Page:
Where to stay and eat
There has been a revolution in Polish hospitality, and the drab state-owned hotels and surly restaurants serving inedible food have faded into memory. I would recommend the Hotel Zamek Centrum in Szczecin, with its excellent restaurant, and the Puro hotels in Gdansk and Cracow (members of a design hotel group, but each quite different). In Warsaw, I reserved one of the Mondrian suites facing onto the Old Town square. The decor of antiques, china cabinets, and bad contemporary art was too cluttered for my taste, but the rooms were spacious, comfortable and conveniently located.
Standouts for dinner include:
Gdansk: Barbara Ritz, a very sophisticated place with bare wood floors, exposed concrete ceiling and services, and designer light bulbs. I had scallops on thin-sliced asparagus, moist duck breast with lingonberry sauce, kale and puréed sweet potatoes, plum and mango crumble with rhubarb sorbet, and chose from a good selection of wines
Warsaw: Atelier Amaro is a calm sanctum serving a tasting menu, which included choucroute soup with tomato essence, grilled eel with an avocado sorbet and morsels of plum, deer tartare with berries and tiny morsels of fruit, turbot with corn, venison with blackberries and a jet black mushroom reduction, sorbet of a sour yellow berry, sweetened eggplant dusted in chocolate powder, tiny petit fours, and a small batch vodka made from young potatoes and served at room temperature.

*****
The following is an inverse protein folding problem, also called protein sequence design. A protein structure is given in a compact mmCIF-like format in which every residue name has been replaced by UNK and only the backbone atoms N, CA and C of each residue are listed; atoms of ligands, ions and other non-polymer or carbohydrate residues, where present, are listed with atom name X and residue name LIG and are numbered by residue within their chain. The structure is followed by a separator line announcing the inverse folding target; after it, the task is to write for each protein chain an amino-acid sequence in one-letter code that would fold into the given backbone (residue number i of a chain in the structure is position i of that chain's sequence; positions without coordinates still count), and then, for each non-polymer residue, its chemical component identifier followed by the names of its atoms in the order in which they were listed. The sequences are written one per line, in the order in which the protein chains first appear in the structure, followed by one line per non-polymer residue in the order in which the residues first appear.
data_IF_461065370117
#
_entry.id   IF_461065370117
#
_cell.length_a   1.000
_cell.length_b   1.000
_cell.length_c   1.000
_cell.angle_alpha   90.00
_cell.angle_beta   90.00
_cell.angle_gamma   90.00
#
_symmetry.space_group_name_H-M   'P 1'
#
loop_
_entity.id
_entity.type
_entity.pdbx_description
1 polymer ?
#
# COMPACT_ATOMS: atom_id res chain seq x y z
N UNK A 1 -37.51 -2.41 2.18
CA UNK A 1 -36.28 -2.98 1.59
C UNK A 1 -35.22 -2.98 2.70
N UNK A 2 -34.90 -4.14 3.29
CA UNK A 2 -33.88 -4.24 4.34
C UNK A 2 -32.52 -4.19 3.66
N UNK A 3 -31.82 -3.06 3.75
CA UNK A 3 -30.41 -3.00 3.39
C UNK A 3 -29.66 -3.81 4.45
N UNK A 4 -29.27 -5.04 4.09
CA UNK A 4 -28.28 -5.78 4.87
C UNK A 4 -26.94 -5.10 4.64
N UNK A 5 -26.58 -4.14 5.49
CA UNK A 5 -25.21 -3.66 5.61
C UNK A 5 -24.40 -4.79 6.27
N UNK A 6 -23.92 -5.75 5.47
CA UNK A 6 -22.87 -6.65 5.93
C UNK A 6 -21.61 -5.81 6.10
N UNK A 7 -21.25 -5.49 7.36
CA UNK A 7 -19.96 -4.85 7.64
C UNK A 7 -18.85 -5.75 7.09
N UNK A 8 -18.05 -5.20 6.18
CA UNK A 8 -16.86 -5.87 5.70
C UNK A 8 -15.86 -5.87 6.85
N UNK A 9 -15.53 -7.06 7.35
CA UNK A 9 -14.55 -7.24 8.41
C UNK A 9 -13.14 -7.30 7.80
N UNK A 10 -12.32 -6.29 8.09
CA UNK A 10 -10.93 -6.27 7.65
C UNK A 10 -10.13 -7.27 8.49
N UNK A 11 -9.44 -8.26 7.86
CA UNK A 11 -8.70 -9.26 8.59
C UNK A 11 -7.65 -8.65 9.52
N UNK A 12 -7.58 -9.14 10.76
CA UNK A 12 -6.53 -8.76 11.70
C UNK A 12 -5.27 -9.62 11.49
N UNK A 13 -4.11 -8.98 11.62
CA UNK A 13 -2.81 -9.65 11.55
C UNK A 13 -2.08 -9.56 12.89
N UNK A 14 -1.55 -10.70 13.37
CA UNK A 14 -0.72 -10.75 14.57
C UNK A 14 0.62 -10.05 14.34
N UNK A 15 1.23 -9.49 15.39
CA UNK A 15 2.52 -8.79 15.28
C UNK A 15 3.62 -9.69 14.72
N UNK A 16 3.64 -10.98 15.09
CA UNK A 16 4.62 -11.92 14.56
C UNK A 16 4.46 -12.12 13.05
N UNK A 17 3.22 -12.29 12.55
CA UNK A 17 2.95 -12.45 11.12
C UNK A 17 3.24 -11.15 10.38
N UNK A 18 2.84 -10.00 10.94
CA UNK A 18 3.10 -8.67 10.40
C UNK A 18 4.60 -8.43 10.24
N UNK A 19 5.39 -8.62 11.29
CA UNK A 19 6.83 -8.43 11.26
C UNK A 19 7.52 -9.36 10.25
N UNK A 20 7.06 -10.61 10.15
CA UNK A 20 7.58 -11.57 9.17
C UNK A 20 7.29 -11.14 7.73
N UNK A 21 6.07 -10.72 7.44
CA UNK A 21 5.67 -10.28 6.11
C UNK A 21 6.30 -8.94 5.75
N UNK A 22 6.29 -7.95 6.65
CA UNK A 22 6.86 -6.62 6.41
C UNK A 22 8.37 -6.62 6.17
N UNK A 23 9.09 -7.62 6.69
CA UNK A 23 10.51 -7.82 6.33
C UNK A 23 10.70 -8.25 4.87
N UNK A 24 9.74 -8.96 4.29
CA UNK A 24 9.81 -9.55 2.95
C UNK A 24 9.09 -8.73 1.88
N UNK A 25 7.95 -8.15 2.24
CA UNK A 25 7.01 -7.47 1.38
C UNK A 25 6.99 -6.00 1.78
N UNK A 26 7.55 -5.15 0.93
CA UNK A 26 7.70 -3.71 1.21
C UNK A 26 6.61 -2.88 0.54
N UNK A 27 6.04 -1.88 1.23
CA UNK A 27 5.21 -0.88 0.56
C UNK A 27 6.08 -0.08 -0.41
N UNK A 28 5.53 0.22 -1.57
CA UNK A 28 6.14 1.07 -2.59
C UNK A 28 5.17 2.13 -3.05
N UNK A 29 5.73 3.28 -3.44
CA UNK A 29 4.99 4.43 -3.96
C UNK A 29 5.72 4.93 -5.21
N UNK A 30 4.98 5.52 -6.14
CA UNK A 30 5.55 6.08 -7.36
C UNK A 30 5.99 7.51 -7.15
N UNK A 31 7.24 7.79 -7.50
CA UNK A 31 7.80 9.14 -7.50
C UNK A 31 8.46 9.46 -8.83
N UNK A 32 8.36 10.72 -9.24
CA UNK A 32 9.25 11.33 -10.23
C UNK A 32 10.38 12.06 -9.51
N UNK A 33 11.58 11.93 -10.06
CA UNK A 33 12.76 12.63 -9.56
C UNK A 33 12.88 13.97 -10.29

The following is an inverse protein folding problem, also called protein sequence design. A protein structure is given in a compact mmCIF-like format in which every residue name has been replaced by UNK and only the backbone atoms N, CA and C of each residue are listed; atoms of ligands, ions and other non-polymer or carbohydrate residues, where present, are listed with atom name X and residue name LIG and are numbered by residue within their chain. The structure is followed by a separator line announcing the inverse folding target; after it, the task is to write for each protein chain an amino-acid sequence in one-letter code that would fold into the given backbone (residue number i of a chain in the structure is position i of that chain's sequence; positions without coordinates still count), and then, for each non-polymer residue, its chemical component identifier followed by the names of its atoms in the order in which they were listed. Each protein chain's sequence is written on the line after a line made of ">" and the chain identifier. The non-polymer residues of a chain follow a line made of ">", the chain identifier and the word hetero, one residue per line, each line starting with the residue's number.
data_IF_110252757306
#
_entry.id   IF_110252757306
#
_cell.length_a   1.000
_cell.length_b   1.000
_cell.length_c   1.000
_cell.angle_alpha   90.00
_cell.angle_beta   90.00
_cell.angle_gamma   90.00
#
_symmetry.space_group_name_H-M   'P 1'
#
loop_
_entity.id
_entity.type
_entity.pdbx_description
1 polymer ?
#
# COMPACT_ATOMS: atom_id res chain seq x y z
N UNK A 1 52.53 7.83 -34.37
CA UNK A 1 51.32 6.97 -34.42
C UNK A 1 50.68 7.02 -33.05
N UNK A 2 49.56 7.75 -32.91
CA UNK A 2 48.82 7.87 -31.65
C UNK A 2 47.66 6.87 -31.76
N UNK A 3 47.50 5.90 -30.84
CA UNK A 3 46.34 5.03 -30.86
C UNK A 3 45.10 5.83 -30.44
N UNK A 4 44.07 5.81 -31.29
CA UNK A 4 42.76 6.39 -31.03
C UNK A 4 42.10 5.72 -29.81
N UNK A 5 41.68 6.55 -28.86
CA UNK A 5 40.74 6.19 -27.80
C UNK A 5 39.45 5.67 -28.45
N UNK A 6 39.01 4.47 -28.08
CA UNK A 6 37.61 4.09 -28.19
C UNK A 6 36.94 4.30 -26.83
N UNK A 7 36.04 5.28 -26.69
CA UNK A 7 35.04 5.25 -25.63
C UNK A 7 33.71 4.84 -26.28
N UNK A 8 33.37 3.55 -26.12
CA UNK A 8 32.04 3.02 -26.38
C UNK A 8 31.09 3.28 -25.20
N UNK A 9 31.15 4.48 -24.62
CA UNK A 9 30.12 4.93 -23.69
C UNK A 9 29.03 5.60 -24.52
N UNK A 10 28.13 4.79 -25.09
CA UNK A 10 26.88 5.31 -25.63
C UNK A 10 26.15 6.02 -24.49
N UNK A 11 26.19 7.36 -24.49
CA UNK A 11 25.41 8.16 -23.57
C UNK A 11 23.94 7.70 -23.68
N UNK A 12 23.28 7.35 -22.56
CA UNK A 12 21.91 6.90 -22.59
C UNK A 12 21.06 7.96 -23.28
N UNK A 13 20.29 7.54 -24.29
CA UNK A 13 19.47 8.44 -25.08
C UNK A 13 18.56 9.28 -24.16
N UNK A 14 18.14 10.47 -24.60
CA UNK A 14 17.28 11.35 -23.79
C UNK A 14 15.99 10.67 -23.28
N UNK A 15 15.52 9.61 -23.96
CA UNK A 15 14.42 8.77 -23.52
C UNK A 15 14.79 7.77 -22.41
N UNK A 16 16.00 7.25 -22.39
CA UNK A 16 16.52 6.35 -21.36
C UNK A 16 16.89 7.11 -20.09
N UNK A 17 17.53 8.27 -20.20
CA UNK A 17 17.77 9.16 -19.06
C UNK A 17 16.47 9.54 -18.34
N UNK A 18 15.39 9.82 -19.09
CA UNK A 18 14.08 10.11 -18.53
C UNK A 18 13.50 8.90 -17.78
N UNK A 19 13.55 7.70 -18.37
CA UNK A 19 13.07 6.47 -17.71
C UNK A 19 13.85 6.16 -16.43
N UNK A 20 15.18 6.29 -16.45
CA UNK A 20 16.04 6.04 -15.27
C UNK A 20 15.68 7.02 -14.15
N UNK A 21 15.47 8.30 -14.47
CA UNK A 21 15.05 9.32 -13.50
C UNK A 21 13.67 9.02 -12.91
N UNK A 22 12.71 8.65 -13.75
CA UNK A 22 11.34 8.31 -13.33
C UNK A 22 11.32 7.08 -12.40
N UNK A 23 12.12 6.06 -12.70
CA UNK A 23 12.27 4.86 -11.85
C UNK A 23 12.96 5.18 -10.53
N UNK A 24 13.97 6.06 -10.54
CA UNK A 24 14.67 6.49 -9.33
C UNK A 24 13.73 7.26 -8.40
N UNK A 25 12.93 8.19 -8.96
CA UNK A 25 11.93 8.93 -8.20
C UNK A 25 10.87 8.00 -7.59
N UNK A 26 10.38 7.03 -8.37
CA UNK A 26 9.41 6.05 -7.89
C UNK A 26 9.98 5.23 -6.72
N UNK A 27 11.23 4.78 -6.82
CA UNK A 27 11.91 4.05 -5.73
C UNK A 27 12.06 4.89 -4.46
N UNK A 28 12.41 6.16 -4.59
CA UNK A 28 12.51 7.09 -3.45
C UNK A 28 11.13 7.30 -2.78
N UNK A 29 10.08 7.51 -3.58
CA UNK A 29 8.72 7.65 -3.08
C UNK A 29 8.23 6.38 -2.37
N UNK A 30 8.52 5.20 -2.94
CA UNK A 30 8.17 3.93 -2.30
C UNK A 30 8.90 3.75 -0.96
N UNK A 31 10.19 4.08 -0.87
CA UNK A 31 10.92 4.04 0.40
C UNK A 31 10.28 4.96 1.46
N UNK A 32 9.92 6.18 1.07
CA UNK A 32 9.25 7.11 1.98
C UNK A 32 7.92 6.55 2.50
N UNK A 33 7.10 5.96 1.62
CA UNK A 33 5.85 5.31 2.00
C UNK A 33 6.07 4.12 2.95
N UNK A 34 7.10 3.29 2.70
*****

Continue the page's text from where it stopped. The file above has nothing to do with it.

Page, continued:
Butchery and Wine is a simple but sophisticated steakhouse with inventive starters. Sweetbreads with chanterelles, bone marrow with parsley salad and toasted bread, hangar steak with shallots and French fries, poached pear with sorbet.
Cracow: Pod Baranem is a popular but authentic Polish classic. Bortsch with small dumplings, saddle of venison, meltingly tender, with hunters sauce; gingerbread, a good Austrian red, and a refined Polish vodka.
Wroclaw: Dinette, a hip new restaurant, where I ordered foie gras with candied pear and pumpkin purée, pork ribs with chicory and tempura potatoes, and glasses of Primitivo.
around the world.